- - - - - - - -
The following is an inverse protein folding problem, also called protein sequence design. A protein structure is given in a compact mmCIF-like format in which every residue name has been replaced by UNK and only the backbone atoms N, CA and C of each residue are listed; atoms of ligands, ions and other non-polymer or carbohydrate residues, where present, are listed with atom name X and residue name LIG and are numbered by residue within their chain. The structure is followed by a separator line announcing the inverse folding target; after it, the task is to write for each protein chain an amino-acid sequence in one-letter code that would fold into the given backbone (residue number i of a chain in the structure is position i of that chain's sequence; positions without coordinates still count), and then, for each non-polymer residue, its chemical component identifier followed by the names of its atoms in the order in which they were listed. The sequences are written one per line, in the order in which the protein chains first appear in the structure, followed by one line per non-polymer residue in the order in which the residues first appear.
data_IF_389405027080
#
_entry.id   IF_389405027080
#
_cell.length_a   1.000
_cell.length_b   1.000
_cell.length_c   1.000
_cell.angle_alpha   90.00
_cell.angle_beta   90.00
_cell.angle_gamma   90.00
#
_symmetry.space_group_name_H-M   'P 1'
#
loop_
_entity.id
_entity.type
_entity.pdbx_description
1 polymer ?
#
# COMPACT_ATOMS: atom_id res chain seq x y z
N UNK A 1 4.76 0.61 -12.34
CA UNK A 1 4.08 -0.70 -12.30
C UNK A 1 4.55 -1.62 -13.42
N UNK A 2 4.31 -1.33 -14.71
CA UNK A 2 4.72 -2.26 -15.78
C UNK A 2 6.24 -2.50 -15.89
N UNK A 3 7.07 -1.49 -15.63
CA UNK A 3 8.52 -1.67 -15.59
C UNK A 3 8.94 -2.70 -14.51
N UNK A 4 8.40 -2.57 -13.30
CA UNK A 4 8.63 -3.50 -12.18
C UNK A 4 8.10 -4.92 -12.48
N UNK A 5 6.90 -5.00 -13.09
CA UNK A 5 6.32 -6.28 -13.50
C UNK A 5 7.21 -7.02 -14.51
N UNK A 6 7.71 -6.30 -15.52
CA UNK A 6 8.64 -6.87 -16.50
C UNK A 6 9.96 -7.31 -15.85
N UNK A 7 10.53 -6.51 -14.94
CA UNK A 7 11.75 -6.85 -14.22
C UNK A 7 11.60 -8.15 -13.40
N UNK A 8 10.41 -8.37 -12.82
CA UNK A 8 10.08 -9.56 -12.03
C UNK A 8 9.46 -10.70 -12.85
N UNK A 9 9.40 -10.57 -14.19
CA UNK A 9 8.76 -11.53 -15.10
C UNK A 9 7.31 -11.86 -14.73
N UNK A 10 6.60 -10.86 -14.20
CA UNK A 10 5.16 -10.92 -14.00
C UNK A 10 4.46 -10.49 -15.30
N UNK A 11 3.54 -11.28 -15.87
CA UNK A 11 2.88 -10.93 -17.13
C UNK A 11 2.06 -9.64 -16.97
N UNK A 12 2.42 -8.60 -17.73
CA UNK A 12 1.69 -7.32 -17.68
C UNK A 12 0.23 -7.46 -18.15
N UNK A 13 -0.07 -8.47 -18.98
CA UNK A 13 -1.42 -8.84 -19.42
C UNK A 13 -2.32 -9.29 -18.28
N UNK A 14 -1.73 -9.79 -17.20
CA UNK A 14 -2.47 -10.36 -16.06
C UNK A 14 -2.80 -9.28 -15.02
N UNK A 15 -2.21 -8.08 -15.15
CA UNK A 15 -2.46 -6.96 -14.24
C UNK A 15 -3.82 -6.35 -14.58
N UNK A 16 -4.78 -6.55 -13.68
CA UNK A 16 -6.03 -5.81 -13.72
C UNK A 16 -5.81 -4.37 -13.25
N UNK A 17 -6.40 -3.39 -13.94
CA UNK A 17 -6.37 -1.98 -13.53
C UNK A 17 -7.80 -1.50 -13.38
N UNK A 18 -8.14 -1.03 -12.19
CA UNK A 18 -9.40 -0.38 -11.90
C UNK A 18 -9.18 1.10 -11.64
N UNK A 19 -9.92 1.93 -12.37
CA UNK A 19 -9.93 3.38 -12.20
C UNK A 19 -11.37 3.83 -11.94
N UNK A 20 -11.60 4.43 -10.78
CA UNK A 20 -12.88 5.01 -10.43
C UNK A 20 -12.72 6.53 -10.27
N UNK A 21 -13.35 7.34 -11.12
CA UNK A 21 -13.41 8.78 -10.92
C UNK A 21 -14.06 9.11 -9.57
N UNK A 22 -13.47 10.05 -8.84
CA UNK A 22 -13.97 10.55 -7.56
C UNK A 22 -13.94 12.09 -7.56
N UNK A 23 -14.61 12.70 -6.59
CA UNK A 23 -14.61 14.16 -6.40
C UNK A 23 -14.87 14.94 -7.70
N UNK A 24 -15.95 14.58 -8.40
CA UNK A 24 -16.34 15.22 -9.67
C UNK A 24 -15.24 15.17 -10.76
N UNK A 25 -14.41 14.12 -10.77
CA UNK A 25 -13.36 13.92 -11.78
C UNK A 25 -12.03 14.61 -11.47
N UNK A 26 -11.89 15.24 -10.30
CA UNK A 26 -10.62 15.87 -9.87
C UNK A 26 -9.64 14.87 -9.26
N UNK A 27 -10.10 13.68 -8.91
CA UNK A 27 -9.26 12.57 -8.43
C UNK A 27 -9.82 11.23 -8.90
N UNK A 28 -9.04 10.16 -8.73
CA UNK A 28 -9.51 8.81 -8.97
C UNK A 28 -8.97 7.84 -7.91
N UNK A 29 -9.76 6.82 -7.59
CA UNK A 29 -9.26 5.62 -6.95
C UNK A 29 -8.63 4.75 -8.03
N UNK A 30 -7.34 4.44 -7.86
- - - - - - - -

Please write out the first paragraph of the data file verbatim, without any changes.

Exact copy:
The following is an inverse protein folding problem, also called protein sequence design. A protein structure is given in a compact mmCIF-like format in which every residue name has been replaced by UNK and only the backbone atoms N, CA and C of each residue are listed; atoms of ligands, ions and other non-polymer or carbohydrate residues, where present, are listed with atom name X and residue name LIG and are numbered by residue within their chain. The structure is followed by a separator line announcing the inverse folding target; after it, the task is to write for each protein chain an amino-acid sequence in one-letter code that would fold into the given backbone (residue number i of a chain in the structure is position i of that chain's sequence; positions without coordinates still count), and then, for each non-polymer residue, its chemical component identifier followed by the names of its atoms in the order in which they were listed. The sequences are written one per line, in the order in which the protein chains first appear in the structure, followed by one line per non-polymer residue in the order in which the residues first appear.